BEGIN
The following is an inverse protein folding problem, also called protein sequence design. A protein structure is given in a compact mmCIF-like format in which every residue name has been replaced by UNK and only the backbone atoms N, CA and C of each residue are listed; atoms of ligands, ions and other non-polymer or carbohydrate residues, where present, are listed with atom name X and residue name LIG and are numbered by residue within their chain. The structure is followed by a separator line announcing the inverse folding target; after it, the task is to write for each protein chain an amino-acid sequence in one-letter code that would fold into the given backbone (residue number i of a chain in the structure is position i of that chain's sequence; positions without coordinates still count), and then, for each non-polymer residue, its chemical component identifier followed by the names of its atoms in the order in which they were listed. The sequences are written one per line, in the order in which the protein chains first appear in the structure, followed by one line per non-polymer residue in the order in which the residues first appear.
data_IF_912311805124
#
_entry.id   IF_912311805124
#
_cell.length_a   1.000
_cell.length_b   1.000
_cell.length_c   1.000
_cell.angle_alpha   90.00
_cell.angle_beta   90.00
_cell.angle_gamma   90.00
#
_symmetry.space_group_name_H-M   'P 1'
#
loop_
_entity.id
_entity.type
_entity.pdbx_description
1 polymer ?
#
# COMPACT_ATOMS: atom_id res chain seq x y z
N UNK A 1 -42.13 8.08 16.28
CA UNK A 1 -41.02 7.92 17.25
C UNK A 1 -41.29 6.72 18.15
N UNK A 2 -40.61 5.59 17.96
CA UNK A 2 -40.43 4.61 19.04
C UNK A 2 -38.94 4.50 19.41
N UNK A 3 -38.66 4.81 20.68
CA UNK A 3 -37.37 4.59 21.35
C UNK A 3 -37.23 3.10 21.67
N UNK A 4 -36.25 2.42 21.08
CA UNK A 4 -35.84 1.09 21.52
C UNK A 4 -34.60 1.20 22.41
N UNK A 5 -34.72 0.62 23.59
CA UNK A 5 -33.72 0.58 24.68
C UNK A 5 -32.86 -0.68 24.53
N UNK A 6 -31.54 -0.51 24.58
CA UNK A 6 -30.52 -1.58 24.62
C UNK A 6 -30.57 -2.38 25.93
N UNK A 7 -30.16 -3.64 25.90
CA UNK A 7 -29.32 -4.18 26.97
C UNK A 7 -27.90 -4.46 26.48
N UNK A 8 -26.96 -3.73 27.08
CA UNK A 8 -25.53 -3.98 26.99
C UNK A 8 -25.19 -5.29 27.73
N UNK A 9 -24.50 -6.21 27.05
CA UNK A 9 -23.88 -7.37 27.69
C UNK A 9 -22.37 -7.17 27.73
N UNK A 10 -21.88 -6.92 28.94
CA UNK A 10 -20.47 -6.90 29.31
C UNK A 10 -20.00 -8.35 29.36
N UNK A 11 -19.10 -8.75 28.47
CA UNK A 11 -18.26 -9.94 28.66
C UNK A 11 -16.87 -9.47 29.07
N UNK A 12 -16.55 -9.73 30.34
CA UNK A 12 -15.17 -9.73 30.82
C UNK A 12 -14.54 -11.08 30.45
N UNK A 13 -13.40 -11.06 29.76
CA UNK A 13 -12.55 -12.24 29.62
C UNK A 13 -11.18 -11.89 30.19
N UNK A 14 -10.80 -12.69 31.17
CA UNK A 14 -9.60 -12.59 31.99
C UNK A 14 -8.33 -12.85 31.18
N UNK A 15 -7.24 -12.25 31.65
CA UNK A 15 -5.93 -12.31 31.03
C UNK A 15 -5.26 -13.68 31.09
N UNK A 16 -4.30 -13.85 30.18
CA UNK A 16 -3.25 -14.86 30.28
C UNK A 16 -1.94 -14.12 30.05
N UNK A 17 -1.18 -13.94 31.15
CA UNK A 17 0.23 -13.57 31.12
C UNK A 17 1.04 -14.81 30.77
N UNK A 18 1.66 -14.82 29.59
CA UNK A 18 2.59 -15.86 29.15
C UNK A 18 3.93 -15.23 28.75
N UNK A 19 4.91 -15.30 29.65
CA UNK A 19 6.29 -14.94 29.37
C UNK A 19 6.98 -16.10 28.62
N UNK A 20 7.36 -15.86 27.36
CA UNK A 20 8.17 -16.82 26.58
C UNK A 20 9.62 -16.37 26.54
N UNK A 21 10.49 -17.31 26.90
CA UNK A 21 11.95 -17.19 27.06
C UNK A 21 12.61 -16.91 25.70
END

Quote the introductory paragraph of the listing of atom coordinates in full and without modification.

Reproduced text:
The following is an inverse protein folding problem, also called protein sequence design. A protein structure is given in a compact mmCIF-like format in which every residue name has been replaced by UNK and only the backbone atoms N, CA and C of each residue are listed; atoms of ligands, ions and other non-polymer or carbohydrate residues, where present, are listed with atom name X and residue name LIG and are numbered by residue within their chain. The structure is followed by a separator line announcing the inverse folding target; after it, the task is to write for each protein chain an amino-acid sequence in one-letter code that would fold into the given backbone (residue number i of a chain in the structure is position i of that chain's sequence; positions without coordinates still count), and then, for each non-polymer residue, its chemical component identifier followed by the names of its atoms in the order in which they were listed. The sequences are written one per line, in the order in which the protein chains first appear in the structure, followed by one line per non-polymer residue in the order in which the residues first appear.